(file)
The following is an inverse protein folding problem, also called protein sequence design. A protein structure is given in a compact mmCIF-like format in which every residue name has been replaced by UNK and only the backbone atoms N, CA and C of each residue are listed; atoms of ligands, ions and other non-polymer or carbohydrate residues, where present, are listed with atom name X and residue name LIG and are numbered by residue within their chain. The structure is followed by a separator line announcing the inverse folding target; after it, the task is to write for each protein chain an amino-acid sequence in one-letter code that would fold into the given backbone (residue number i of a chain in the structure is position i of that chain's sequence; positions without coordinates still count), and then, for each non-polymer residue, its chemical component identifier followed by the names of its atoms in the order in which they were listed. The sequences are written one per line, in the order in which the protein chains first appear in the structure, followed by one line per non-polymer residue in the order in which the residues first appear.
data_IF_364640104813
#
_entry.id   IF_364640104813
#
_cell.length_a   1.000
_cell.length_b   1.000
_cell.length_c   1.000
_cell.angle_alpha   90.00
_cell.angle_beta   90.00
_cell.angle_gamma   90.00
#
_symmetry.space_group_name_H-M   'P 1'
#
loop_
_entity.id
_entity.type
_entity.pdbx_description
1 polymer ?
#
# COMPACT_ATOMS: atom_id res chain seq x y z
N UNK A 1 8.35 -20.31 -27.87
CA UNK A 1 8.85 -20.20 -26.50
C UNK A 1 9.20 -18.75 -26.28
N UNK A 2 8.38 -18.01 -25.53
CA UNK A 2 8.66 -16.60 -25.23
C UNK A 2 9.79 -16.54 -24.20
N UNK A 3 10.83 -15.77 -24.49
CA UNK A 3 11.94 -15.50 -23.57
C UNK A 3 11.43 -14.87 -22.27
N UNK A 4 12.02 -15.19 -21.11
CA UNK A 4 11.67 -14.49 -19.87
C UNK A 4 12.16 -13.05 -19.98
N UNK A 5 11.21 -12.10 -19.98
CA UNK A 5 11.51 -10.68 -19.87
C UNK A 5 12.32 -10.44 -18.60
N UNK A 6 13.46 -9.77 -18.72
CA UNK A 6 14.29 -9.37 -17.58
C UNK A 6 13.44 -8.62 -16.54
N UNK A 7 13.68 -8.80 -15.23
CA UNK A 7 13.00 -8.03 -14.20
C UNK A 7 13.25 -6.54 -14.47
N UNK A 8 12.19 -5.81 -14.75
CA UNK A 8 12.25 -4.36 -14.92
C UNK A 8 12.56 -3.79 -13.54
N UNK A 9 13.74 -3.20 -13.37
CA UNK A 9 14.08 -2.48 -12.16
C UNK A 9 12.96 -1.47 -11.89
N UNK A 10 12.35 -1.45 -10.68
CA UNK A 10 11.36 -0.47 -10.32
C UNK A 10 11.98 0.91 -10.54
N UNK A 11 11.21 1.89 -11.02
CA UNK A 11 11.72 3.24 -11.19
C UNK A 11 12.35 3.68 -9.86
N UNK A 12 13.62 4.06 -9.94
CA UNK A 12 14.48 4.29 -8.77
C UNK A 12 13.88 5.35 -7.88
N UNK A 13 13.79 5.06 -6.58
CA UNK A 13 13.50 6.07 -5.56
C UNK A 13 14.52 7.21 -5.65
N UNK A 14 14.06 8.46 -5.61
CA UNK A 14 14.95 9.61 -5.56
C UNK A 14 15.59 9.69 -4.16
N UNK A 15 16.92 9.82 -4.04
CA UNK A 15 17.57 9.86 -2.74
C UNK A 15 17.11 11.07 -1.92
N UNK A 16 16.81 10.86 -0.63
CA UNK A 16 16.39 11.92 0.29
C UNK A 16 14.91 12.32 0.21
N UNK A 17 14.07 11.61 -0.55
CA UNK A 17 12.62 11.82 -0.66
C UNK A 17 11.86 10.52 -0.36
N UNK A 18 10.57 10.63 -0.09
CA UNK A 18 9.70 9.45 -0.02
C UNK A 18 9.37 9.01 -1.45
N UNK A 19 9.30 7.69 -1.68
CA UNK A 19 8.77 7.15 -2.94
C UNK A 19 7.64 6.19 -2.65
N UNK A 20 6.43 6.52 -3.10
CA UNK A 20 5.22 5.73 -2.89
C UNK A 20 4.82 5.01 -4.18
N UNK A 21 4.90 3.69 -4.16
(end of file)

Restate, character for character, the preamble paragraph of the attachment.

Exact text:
The following is an inverse protein folding problem, also called protein sequence design. A protein structure is given in a compact mmCIF-like format in which every residue name has been replaced by UNK and only the backbone atoms N, CA and C of each residue are listed; atoms of ligands, ions and other non-polymer or carbohydrate residues, where present, are listed with atom name X and residue name LIG and are numbered by residue within their chain. The structure is followed by a separator line announcing the inverse folding target; after it, the task is to write for each protein chain an amino-acid sequence in one-letter code that would fold into the given backbone (residue number i of a chain in the structure is position i of that chain's sequence; positions without coordinates still count), and then, for each non-polymer residue, its chemical component identifier followed by the names of its atoms in the order in which they were listed. The sequences are written one per line, in the order in which the protein chains first appear in the structure, followed by one line per non-polymer residue in the order in which the residues first appear.